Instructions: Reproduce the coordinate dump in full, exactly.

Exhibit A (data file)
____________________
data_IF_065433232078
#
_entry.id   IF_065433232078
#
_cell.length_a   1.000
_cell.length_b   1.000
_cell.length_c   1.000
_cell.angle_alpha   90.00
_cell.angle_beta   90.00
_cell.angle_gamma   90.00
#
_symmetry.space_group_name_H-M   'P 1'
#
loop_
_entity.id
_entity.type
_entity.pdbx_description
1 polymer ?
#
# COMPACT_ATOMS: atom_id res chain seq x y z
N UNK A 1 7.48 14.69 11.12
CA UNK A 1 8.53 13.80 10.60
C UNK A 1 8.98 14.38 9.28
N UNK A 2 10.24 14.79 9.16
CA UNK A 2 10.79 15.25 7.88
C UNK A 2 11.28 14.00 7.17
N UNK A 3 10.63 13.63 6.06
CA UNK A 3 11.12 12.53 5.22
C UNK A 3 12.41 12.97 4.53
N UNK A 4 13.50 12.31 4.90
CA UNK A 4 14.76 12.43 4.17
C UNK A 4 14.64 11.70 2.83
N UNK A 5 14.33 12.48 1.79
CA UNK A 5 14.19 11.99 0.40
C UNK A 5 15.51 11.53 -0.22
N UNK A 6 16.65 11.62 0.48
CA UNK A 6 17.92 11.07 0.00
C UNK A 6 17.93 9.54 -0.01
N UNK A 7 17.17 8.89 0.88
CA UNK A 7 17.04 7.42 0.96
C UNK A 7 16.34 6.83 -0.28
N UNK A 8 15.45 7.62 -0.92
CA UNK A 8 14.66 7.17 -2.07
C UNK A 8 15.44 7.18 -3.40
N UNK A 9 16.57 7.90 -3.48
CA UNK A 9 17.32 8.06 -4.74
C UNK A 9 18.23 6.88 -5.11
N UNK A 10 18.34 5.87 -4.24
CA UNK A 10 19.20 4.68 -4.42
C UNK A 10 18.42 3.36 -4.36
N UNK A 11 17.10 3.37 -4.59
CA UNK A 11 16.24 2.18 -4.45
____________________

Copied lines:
data_IF_065433232078
#
_entry.id   IF_065433232078
#
_cell.length_a   1.000
_cell.length_b   1.000
_cell.length_c   1.000
_cell.angle_alpha   90.00
_cell.angle_beta   90.00
_cell.angle_gamma   90.00
#
_symmetry.space_group_name_H-M   'P 1'
#
loop_
_entity.id
_entity.type
_entity.pdbx_description
1 polymer ?
#
# COMPACT_ATOMS: atom_id res chain seq x y z
N UNK A 1 7.48 14.69 11.12
CA UNK A 1 8.53 13.80 10.60
C UNK A 1 8.98 14.38 9.28
N UNK A 2 10.24 14.79 9.16
CA UNK A 2 10.79 15.25 7.88
C UNK A 2 11.28 14.00 7.17
N UNK A 3 10.63 13.63 6.06
CA UNK A 3 11.12 12.53 5.22
C UNK A 3 12.41 12.97 4.53
N UNK A 4 13.50 12.31 4.90
CA UNK A 4 14.76 12.43 4.17
C UNK A 4 14.64 11.70 2.83
N UNK A 5 14.33 12.48 1.79
CA UNK A 5 14.19 11.99 0.40
C UNK A 5 15.51 11.53 -0.22
N UNK A 6 16.65 11.62 0.48
CA UNK A 6 17.92 11.07 0.00
C UNK A 6 17.93 9.54 -0.01
N UNK A 7 17.17 8.89 0.88
CA UNK A 7 17.04 7.42 0.96
C UNK A 7 16.34 6.83 -0.28
N UNK A 8 15.45 7.62 -0.92
CA UNK A 8 14.66 7.17 -2.07
C UNK A 8 15.44 7.18 -3.40
N UNK A 9 16.57 7.90 -3.48
CA UNK A 9 17.32 8.06 -4.74
C UNK A 9 18.23 6.88 -5.11
N UNK A 10 18.34 5.87 -4.24
CA UNK A 10 19.20 4.68 -4.42
C UNK A 10 18.42 3.36 -4.36
N UNK A 11 17.10 3.37 -4.59
CA UNK A 11 16.24 2.18 -4.45